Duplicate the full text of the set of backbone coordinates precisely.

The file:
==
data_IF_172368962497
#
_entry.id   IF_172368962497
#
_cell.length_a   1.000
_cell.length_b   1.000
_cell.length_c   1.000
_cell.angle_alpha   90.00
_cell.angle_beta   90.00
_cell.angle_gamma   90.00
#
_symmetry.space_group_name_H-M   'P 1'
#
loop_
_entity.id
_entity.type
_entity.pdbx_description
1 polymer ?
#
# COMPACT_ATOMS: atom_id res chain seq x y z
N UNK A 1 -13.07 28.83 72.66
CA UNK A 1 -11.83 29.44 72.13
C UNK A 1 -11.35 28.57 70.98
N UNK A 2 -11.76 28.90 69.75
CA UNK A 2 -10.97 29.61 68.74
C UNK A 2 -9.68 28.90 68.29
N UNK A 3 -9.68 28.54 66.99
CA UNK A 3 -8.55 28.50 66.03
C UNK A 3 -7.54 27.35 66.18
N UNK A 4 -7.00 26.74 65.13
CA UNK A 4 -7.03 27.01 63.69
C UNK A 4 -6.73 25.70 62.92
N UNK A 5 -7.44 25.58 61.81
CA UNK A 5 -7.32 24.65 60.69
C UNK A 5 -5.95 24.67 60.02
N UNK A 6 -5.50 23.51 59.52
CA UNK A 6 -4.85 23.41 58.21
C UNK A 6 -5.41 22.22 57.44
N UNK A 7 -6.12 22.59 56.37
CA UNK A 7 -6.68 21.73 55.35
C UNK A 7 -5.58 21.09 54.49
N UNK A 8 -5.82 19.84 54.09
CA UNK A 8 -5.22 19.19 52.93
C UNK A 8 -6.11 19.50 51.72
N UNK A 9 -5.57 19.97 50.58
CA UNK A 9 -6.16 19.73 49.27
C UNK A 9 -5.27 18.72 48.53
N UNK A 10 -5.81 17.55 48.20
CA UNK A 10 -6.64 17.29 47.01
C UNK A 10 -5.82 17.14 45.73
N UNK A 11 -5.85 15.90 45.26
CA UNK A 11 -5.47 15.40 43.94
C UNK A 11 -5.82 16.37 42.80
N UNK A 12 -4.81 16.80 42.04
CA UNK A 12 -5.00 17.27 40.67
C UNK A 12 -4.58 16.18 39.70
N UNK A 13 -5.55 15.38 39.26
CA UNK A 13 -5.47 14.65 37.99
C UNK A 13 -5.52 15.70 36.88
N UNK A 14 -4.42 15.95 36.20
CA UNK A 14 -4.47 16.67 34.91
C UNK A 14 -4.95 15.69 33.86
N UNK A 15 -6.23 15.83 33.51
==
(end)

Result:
data_IF_172368962497
#
_entry.id   IF_172368962497
#
_cell.length_a   1.000
_cell.length_b   1.000
_cell.length_c   1.000
_cell.angle_alpha   90.00
_cell.angle_beta   90.00
_cell.angle_gamma   90.00
#
_symmetry.space_group_name_H-M   'P 1'
#
loop_
_entity.id
_entity.type
_entity.pdbx_description
1 polymer ?
#
# COMPACT_ATOMS: atom_id res chain seq x y z
N UNK A 1 -13.07 28.83 72.66
CA UNK A 1 -11.83 29.44 72.13
C UNK A 1 -11.35 28.57 70.98
N UNK A 2 -11.76 28.90 69.75
CA UNK A 2 -10.97 29.61 68.74
C UNK A 2 -9.68 28.90 68.29
N UNK A 3 -9.68 28.54 66.99
CA UNK A 3 -8.55 28.50 66.03
C UNK A 3 -7.54 27.35 66.18
N UNK A 4 -7.00 26.74 65.13
CA UNK A 4 -7.03 27.01 63.69
C UNK A 4 -6.73 25.70 62.92
N UNK A 5 -7.44 25.58 61.81
CA UNK A 5 -7.32 24.65 60.69
C UNK A 5 -5.95 24.67 60.02
N UNK A 6 -5.50 23.51 59.52
CA UNK A 6 -4.85 23.41 58.21
C UNK A 6 -5.41 22.22 57.44
N UNK A 7 -6.12 22.59 56.37
CA UNK A 7 -6.68 21.73 55.35
C UNK A 7 -5.58 21.09 54.49
N UNK A 8 -5.82 19.84 54.09
CA UNK A 8 -5.22 19.19 52.93
C UNK A 8 -6.11 19.50 51.72
N UNK A 9 -5.57 19.97 50.58
CA UNK A 9 -6.16 19.73 49.27
C UNK A 9 -5.27 18.72 48.53
N UNK A 10 -5.81 17.55 48.20
CA UNK A 10 -6.64 17.29 47.01
C UNK A 10 -5.82 17.14 45.73
N UNK A 11 -5.85 15.90 45.26
CA UNK A 11 -5.47 15.40 43.94
C UNK A 11 -5.82 16.37 42.80
N UNK A 12 -4.81 16.80 42.04
CA UNK A 12 -5.00 17.27 40.67
C UNK A 12 -4.58 16.18 39.70
N UNK A 13 -5.55 15.38 39.26
CA UNK A 13 -5.47 14.65 37.99
C UNK A 13 -5.52 15.70 36.88
N UNK A 14 -4.42 15.95 36.20
CA UNK A 14 -4.47 16.67 34.91
C UNK A 14 -4.95 15.69 33.86
N UNK A 15 -6.23 15.83 33.51